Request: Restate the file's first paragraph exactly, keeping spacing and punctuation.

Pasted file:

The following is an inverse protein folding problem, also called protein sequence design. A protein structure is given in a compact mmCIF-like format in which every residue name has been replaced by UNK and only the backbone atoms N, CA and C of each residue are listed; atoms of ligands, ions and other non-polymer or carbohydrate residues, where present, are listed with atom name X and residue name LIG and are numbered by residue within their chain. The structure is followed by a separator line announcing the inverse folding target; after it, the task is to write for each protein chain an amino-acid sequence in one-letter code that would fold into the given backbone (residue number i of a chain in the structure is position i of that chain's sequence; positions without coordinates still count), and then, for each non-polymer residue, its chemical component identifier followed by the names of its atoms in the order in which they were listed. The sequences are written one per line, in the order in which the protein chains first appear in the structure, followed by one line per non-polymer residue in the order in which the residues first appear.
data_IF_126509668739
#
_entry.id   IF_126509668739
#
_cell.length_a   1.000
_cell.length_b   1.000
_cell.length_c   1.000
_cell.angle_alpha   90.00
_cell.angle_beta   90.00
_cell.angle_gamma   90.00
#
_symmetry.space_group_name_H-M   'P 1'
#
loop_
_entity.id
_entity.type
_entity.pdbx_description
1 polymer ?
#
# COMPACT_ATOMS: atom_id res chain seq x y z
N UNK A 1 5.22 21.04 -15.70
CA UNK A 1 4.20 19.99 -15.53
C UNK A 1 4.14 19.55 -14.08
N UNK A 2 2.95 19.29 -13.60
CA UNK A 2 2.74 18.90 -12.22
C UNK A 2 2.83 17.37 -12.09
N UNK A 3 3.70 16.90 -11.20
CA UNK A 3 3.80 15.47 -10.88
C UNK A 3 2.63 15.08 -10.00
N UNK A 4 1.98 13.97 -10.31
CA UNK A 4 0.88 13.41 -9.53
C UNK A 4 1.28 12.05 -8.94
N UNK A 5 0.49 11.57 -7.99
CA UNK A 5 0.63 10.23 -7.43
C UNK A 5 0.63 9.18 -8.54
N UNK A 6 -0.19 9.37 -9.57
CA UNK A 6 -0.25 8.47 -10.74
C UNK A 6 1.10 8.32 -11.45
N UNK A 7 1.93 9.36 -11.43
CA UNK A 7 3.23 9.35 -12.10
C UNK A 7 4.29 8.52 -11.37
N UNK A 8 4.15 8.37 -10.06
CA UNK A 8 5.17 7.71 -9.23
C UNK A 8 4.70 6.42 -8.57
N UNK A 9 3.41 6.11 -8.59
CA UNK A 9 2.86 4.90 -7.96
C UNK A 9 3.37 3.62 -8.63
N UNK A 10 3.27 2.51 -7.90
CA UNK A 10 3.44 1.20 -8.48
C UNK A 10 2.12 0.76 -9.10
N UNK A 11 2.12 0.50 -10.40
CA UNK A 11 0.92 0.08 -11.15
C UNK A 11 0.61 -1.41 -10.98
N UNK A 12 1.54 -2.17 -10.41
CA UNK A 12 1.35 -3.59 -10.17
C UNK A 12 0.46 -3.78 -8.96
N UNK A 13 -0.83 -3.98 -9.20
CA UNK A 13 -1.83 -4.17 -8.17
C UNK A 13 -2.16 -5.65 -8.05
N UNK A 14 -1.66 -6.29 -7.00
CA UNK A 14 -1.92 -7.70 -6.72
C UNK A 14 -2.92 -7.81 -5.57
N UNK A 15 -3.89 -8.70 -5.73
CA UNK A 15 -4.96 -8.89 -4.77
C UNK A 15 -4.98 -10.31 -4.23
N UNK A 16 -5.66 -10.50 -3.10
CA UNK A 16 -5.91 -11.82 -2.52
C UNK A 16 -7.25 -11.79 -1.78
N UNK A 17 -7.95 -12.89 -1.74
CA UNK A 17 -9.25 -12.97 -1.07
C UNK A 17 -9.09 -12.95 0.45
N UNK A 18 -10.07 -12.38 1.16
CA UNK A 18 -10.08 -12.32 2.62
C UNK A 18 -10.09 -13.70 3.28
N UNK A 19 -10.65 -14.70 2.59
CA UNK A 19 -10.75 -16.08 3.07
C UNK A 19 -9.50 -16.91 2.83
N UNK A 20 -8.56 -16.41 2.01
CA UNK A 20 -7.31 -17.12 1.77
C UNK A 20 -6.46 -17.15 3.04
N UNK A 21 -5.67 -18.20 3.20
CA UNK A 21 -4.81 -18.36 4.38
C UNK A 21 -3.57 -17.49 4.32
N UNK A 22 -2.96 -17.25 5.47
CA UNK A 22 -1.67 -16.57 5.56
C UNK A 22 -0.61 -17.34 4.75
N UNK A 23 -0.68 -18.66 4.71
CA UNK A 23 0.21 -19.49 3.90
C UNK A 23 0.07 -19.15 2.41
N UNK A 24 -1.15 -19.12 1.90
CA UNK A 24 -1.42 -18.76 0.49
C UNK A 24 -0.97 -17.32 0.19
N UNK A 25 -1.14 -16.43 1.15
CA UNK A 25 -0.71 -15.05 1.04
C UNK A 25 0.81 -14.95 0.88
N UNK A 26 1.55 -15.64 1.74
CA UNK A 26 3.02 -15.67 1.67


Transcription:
The following is an inverse protein folding problem, also called protein sequence design. A protein structure is given in a compact mmCIF-like format in which every residue name has been replaced by UNK and only the backbone atoms N, CA and C of each residue are listed; atoms of ligands, ions and other non-polymer or carbohydrate residues, where present, are listed with atom name X and residue name LIG and are numbered by residue within their chain. The structure is followed by a separator line announcing the inverse folding target; after it, the task is to write for each protein chain an amino-acid sequence in one-letter code that would fold into the given backbone (residue number i of a chain in the structure is position i of that chain's sequence; positions without coordinates still count), and then, for each non-polymer residue, its chemical component identifier followed by the names of its atoms in the order in which they were listed. The sequences are written one per line, in the order in which the protein chains first appear in the structure, followed by one line per non-polymer residue in the order in which the residues first appear.